"Of Garden Origin"--Epimedium x rubrum

"Of Garden Origin"--Epimedium x rubrum

I bought three new plants yesterday. (

Groups of three

, remember!) They aren't natives. This plant has a plethora of common names [check

Wikipedia

for a good laugh], and about 60 species currently in cultivation. The common name we were familiar with was "barrenwort." Little did we know this innocent plant was hiding a rowdy reputation!

So let's just get this out of the way right now.

Epimedium

has a reputation as an aphrodisiac. Since it appears that the most effective means of use of

epimedium

as an aphrodisiac would require direct injection of the extract into the penis, I'm sure my new population won't be in high demand. I hope. Moving on.

We wanted the barrenwort for use as a ground cover in a shady spot. Barrenwort, while an exotic, is not listed as an invasive in North Carolina. Since we are in a constant battle with

clematis ternifolia

and

vinca

(both of which ARE listed as invasive here), barrenwort appears to be a safe alternative that will behave itself. We'll keep you posted. Being rhizomatous, there is no question that it will spread, but I can find no report of aggressive behavior. Barrenwort requires well drained soil, and once established can handle some dryness of the soil. It has the perfect look for a "forest floor" plant. In fact, it is the way the leaf approaches the stem that I particularly enjoy. At the back end of the leaf, which appears symmetrical up to that point, the leaf goes somewhat wayward--a little asymmetry that appeals to my twisted view of things. Some refer to the leaf as "heart-shaped" -- you can call it what you wish.  I like "wayward." ;)

Epimedium x rubrum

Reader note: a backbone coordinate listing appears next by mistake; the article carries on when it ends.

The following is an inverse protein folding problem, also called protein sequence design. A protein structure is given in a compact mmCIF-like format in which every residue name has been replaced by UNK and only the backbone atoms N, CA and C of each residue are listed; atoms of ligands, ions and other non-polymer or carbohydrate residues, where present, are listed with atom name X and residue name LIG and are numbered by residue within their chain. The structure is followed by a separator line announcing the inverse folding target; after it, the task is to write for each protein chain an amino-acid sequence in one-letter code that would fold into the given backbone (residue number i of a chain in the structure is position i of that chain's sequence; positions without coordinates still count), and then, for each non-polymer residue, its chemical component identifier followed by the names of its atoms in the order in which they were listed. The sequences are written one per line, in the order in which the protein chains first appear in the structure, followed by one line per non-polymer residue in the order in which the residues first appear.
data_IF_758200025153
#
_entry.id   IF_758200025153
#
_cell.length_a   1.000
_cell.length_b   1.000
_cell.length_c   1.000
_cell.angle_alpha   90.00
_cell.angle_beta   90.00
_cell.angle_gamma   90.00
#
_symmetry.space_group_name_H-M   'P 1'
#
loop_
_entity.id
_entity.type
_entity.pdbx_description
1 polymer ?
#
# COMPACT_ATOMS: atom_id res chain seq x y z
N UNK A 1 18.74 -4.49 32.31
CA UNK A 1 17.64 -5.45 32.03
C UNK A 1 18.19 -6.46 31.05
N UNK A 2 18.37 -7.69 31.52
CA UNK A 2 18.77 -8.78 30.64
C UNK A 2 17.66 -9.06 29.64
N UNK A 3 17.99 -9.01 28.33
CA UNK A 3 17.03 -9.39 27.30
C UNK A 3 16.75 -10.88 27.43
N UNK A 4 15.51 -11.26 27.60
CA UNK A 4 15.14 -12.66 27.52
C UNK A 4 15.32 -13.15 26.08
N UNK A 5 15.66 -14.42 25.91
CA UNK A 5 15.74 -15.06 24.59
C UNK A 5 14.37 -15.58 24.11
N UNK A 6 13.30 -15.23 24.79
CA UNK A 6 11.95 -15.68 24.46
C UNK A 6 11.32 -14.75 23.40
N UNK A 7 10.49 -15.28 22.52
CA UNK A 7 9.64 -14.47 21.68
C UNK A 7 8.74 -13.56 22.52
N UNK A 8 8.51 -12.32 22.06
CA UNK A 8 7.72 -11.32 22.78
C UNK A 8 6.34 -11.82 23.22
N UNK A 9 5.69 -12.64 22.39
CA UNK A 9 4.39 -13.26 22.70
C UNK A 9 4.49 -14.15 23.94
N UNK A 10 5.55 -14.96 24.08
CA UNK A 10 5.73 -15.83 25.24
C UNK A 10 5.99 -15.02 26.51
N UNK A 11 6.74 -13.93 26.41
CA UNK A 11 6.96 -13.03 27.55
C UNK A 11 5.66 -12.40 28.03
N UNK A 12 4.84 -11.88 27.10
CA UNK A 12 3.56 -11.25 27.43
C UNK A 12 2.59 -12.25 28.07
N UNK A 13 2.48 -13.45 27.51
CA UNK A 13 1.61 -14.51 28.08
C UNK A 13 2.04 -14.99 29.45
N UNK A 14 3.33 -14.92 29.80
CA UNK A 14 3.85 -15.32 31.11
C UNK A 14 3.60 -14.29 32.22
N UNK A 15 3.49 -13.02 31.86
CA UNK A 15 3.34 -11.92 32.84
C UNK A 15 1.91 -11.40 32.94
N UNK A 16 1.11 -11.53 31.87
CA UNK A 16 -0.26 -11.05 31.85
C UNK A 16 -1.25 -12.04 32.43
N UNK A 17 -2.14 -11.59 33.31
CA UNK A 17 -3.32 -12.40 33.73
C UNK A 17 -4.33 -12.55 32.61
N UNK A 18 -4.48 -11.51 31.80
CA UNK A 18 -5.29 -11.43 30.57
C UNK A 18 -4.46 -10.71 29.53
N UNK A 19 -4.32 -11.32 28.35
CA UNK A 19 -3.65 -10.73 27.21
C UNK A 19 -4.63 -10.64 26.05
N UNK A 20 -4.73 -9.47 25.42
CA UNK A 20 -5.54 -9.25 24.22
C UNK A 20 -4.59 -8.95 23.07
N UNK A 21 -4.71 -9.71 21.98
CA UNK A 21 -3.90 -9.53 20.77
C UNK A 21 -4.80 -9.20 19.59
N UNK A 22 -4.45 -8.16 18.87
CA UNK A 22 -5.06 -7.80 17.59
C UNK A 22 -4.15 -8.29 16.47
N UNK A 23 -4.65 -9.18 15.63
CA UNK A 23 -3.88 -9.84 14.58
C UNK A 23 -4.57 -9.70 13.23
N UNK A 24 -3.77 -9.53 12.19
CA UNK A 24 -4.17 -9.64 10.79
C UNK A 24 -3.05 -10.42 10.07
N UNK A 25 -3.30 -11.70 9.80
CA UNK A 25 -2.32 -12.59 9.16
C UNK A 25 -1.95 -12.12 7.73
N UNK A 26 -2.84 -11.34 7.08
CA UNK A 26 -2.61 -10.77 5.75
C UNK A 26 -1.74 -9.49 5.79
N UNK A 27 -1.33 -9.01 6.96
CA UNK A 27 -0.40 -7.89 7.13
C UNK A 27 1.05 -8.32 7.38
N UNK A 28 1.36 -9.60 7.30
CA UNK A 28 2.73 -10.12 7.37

is not usually evergreen, and when it re-emerges in spring, the new growth has a red tinge before it takes on its standard green for summer.

Rubrum

keeps a red edge throughout the season. It returns to a reddish color in the fall. It grows well under trees and likes acid soil, making it a great companion for our mountain laurel at the edges of the bed. Depending on the variety you find, the blooms (which are adorably delicious) can be any number of colors--white, pink, red, yellow or violet. For a slew of bloom images, go

here

. For an excellent evaluation of multiple cultivars courtesy of the Chicago Botanical Garden, click

here

.

Barrenwort is reportedly deer resistant. Rabbits, however, may be a different story. New plantings may need to be protected in their first year if you are rabbit prone. It does attract bees, which may benefit from its early blooming in April through May.

You can find different varieties of barrenwort at nurseries all over the country, as this plant has been in cultivation for literally hundreds of years. And that is why this one is "Of Garden Origin." It has been cultivated for so long, that though it has Asian roots, that ancestor is pretty far removed. It is an almost "complete" cultivar. If you have some dry shade, you might want to find one you can add to your landscape!

Great Link!

Feed the Birds!

Feed the Birds!